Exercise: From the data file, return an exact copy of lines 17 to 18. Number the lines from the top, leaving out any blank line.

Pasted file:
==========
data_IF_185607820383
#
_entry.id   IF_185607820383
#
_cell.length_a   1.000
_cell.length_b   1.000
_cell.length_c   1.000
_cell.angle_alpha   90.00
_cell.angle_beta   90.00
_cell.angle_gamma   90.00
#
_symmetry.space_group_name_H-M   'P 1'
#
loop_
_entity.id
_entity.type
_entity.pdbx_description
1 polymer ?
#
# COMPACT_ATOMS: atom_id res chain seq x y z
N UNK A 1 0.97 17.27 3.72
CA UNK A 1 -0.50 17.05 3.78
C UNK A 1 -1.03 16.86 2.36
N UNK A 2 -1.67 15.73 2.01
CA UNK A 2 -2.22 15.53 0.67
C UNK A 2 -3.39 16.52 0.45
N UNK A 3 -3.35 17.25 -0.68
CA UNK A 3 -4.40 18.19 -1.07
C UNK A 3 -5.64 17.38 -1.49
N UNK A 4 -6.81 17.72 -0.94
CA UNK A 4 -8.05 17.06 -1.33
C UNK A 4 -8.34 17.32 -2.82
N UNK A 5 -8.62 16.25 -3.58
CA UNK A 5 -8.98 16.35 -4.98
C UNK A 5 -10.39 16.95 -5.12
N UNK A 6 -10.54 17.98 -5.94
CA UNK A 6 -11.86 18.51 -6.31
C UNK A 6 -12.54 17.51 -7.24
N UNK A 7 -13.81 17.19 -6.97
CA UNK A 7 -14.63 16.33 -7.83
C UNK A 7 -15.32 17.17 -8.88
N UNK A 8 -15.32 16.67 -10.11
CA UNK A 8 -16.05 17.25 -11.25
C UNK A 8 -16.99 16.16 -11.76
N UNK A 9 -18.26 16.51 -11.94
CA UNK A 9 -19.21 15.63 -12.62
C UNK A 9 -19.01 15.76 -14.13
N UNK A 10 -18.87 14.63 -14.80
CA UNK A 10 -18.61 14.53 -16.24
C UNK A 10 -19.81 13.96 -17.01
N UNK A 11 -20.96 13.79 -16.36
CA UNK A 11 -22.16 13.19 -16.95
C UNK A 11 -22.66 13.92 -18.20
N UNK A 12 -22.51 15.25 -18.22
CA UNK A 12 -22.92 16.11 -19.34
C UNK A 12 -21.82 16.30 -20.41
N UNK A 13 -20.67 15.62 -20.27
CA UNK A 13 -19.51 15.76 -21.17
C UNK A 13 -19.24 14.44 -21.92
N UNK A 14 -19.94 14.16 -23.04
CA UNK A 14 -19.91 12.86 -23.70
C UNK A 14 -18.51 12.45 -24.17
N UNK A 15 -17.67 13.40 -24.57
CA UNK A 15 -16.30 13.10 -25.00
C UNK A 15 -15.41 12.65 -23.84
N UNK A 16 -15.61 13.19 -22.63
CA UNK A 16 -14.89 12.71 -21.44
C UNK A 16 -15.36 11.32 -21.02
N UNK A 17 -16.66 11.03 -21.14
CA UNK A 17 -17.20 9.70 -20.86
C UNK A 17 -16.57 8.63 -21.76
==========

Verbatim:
_entity.pdbx_description
1 polymer ?